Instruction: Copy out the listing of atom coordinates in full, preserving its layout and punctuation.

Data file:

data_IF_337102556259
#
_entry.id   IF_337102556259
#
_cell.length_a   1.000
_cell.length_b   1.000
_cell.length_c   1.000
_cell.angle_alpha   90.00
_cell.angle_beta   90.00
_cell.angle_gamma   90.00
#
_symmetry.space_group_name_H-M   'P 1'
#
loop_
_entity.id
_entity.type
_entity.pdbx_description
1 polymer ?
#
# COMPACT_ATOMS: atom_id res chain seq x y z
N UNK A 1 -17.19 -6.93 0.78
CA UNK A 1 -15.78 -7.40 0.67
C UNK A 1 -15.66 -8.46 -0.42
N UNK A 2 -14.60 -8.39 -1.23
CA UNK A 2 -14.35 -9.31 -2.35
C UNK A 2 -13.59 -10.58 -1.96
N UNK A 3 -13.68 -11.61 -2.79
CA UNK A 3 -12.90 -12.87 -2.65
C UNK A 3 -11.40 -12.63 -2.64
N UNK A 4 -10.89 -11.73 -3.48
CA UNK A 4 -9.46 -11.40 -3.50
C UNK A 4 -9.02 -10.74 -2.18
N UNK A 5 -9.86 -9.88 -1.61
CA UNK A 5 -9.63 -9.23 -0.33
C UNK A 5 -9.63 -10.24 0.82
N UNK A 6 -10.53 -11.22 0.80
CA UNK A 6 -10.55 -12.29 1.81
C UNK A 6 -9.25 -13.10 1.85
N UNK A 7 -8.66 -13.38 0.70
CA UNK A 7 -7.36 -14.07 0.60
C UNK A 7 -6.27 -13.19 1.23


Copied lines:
data_IF_337102556259
#
_entry.id   IF_337102556259
#
_cell.length_a   1.000
_cell.length_b   1.000
_cell.length_c   1.000
_cell.angle_alpha   90.00
_cell.angle_beta   90.00
_cell.angle_gamma   90.00
#
_symmetry.space_group_name_H-M   'P 1'
#
loop_
_entity.id
_entity.type
_entity.pdbx_description
1 polymer ?
#
# COMPACT_ATOMS: atom_id res chain seq x y z
N UNK A 1 -17.19 -6.93 0.78
CA UNK A 1 -15.78 -7.40 0.67
C UNK A 1 -15.66 -8.46 -0.42
N UNK A 2 -14.60 -8.39 -1.23
CA UNK A 2 -14.35 -9.31 -2.35
C UNK A 2 -13.59 -10.58 -1.96
N UNK A 3 -13.68 -11.61 -2.79
CA UNK A 3 -12.90 -12.87 -2.65
C UNK A 3 -11.40 -12.63 -2.64
N UNK A 4 -10.89 -11.73 -3.48
CA UNK A 4 -9.46 -11.40 -3.50
C UNK A 4 -9.02 -10.74 -2.18
N UNK A 5 -9.86 -9.88 -1.61
CA UNK A 5 -9.63 -9.23 -0.33
C UNK A 5 -9.63 -10.24 0.82
N UNK A 6 -10.53 -11.22 0.80
CA UNK A 6 -10.55 -12.29 1.81
C UNK A 6 -9.25 -13.10 1.85
N UNK A 7 -8.66 -13.38 0.70
CA UNK A 7 -7.36 -14.07 0.60
C UNK A 7 -6.27 -13.19 1.23